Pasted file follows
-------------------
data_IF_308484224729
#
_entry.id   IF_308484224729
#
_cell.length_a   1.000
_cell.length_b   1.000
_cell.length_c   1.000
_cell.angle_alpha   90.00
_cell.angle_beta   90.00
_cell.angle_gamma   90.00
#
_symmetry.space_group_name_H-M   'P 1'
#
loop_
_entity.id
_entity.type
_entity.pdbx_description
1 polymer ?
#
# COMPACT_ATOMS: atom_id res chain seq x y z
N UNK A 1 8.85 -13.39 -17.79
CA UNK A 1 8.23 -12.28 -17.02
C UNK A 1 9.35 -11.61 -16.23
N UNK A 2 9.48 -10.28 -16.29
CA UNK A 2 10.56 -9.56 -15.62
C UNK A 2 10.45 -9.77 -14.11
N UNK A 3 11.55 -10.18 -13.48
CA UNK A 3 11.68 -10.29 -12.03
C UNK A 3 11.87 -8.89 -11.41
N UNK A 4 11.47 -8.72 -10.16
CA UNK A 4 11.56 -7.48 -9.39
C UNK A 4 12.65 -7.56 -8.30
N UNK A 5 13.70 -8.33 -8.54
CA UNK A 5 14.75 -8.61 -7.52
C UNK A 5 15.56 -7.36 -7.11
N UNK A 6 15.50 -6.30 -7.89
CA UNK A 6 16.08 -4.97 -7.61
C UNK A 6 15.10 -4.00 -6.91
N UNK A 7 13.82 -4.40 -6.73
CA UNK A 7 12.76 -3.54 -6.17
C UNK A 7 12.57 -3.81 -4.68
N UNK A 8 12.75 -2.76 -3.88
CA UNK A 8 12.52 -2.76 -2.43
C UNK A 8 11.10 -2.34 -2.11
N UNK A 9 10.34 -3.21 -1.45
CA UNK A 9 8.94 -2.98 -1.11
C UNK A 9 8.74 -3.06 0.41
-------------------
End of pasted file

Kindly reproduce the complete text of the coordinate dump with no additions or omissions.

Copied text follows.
data_IF_308484224729
#
_entry.id   IF_308484224729
#
_cell.length_a   1.000
_cell.length_b   1.000
_cell.length_c   1.000
_cell.angle_alpha   90.00
_cell.angle_beta   90.00
_cell.angle_gamma   90.00
#
_symmetry.space_group_name_H-M   'P 1'
#
loop_
_entity.id
_entity.type
_entity.pdbx_description
1 polymer ?
#
# COMPACT_ATOMS: atom_id res chain seq x y z
N UNK A 1 8.85 -13.39 -17.79
CA UNK A 1 8.23 -12.28 -17.02
C UNK A 1 9.35 -11.61 -16.23
N UNK A 2 9.48 -10.28 -16.29
CA UNK A 2 10.56 -9.56 -15.62
C UNK A 2 10.45 -9.77 -14.11
N UNK A 3 11.55 -10.18 -13.48
CA UNK A 3 11.68 -10.29 -12.03
C UNK A 3 11.87 -8.89 -11.41
N UNK A 4 11.47 -8.72 -10.16
CA UNK A 4 11.56 -7.48 -9.39
C UNK A 4 12.65 -7.56 -8.30
N UNK A 5 13.70 -8.33 -8.54
CA UNK A 5 14.75 -8.61 -7.52
C UNK A 5 15.56 -7.36 -7.11
N UNK A 6 15.50 -6.30 -7.89
CA UNK A 6 16.08 -4.97 -7.61
C UNK A 6 15.10 -4.00 -6.91
N UNK A 7 13.82 -4.40 -6.73
CA UNK A 7 12.76 -3.54 -6.17
C UNK A 7 12.57 -3.81 -4.68
N UNK A 8 12.75 -2.76 -3.88
CA UNK A 8 12.52 -2.76 -2.43
C UNK A 8 11.10 -2.34 -2.11
N UNK A 9 10.34 -3.21 -1.45
CA UNK A 9 8.94 -2.98 -1.11
C UNK A 9 8.74 -3.06 0.41